But as the decade moved forward, Peter Pauling found that he had other struggles of his own to worry about. By 1967, he and his wife had agreed to a divorce. Peter subsequently moved into a flat in dodgy area of London – St. John’s – where he shared his new space with a painter. The flat was later robbed, and Peter lost most of his clothes and jewelry, as well as his radio, as loss that he lamented. (“I used it all the time,” he wrote, “to fill up the empty holes in my head when I am alone.”) Likewise stolen was a pot that his sister Linda had given him for Christmas. He wrote to her that he missed this item the most, as it meant more to him than anything else that was taken.

Linus Jr. came to London to visit his brother during this time, and ultimately left the scene both worried and relieved. The worry came from the fact that Peter, by his own admission, was drinking and smoking far too much. On the other hand, Linus Jr. felt a measure of relief that his brother had finally done what he thought was right for his children: leaving the family home at Lansdowne Road to Julia, Thomas, and Sarah.

Peter Pauling: Cambridge Struggles, 1954-1956

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Julia and Peter Pauling, 1956.

[The life of Peter Pauling, Part 6 of 9]

The year 1954 was a tumultuous one for Peter Pauling. For one, Jim Watson had left for Caltech, and Peter lamented that his absence was felt, as he was “a positive force, albeit a bit conceited” when it came to social dynamics in the lab. At the same time, Peter’s sister Linda was preparing to move to Cambridge, where her father hoped that Peter might help her to find lab work assisting with crystal structure determinations. (Linda was quite interested in mathematics.) His sister’s imminent arrival excited in Peter visions of European exploration, and especially of skiing.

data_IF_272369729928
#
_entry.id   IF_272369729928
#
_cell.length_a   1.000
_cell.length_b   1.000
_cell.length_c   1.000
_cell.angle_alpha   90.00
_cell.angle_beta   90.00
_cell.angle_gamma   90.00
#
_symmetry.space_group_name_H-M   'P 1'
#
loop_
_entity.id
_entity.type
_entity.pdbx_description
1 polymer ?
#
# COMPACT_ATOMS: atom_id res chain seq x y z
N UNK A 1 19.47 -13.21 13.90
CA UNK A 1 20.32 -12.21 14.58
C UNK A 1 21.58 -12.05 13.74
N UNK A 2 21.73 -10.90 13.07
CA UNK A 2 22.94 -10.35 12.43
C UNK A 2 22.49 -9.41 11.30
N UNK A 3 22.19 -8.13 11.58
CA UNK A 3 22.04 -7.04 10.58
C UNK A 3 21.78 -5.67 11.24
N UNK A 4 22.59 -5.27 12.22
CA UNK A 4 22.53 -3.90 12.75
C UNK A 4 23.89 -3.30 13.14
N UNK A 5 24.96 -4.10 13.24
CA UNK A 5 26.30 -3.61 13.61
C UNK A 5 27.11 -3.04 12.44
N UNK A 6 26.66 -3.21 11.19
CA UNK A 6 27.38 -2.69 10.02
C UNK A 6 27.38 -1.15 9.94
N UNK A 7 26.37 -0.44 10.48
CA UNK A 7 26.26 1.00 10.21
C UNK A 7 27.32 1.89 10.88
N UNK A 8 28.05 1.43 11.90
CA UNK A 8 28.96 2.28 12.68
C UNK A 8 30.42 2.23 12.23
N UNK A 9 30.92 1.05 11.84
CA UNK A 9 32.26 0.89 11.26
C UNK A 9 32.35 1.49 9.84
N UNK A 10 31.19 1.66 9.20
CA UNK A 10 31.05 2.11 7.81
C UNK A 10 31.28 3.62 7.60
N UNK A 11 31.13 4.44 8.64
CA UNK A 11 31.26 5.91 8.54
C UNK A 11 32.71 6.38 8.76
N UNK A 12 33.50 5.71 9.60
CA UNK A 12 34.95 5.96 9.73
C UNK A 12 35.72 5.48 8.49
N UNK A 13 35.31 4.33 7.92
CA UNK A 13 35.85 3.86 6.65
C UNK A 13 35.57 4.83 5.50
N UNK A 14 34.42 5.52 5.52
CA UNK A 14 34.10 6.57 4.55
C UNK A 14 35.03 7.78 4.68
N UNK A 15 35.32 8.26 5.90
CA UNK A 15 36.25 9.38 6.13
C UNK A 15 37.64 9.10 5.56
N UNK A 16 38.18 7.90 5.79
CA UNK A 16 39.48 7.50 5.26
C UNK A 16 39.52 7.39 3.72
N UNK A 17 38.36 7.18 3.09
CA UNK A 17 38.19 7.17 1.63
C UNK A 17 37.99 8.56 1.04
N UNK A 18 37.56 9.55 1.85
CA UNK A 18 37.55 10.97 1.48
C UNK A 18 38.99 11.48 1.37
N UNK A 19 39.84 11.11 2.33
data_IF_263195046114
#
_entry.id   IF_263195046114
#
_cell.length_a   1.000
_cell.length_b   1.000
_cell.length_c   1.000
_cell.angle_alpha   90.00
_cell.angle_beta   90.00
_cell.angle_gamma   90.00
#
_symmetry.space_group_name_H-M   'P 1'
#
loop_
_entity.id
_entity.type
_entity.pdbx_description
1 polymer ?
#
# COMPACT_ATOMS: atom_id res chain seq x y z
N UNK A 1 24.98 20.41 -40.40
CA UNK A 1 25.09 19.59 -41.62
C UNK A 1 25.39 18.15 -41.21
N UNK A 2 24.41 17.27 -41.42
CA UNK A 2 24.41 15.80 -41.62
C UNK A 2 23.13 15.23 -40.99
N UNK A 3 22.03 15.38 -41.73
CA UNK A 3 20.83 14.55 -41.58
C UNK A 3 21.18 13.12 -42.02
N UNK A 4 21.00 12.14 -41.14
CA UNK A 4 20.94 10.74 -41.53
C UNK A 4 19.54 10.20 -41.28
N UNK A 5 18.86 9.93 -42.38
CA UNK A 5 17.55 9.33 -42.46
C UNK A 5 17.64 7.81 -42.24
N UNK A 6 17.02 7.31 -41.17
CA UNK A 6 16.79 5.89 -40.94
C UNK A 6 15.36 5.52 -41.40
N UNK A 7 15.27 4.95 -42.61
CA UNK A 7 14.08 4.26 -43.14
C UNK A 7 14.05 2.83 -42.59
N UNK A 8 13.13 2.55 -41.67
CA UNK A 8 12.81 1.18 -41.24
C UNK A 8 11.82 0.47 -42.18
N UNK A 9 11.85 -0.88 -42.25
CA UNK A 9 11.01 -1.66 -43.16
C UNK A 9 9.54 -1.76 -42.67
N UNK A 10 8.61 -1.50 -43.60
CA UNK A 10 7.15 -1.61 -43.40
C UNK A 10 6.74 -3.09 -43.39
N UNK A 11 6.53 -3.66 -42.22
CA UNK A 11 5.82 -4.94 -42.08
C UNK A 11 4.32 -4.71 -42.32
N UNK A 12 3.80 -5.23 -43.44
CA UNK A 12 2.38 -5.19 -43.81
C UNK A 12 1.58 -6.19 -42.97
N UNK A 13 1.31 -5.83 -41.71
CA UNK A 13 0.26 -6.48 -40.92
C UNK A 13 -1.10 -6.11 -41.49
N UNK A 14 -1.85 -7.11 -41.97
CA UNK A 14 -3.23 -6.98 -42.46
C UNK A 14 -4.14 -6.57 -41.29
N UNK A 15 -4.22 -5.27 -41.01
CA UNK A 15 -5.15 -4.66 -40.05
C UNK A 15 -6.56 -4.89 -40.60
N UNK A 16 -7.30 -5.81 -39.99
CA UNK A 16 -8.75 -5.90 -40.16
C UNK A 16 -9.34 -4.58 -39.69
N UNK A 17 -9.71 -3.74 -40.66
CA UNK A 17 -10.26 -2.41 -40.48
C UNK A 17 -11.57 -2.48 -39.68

But while Peter dreamed, serious matters were afoot at the Cavendish Laboratory. Its director, Sir Lawrence Bragg, was planning to resign his Cambridge professorship to take a position as head of the Royal Institution in London. Meanwhile, the lab’s incoming director of physics, Nevill Mott, was widely known to be of the opinion that the unit’s increasing focus on biology needed to be redirected. John Kendrew was worried that the MRC unit that he and Max Perutz headed might be kicked out of the lab, or even the department, entirely.

This uncertainty both distracted Kendrew from Peter’s lack of progress on his myoglobin work, and, in retrospect, made Peter’s lack of enthusiasm for his topic all the more glaring. Indeed, while John Kendrew was worried about the future of their research, Peter was writing to his father that he was unconcerned about Mott’s approval. Rather, as was so often the case, Peter’s main preoccupation was his vehicle, this time a 1930 Mercedes Benz open touring car, described as “18 feet long and mostly engine,” that Peter was now cruising in for special occasions like the May Ball at Peterhouse. Peter’s older brother, Linus Jr., had forwarded him money to purchase the car, hoping that it would be affordable to rebuild the engine. When the cost of doing so turned out to double his investment in the vehicle, Linus Jr. thought it more expedient to simply let his younger brother have the car.

Linus Jr. and Peter formed a strong relationship during Peter’s years at Cambridge, a time period where Linus Jr. and his wife Anita made a habit of travelling around Europe during the summers. This closeness marked something of a renewal of the brothers’ relationship since they had seen little of one another during their more formative years, and as children had little in common. Now, cars in particular emerged as an area in which the two could share their exuberance. Linus Jr. reflected later that, on those trips abroad, he and his wife enjoyed Peter tagging along – his vitality, beaming smile, and friendly nature made him the life of any party.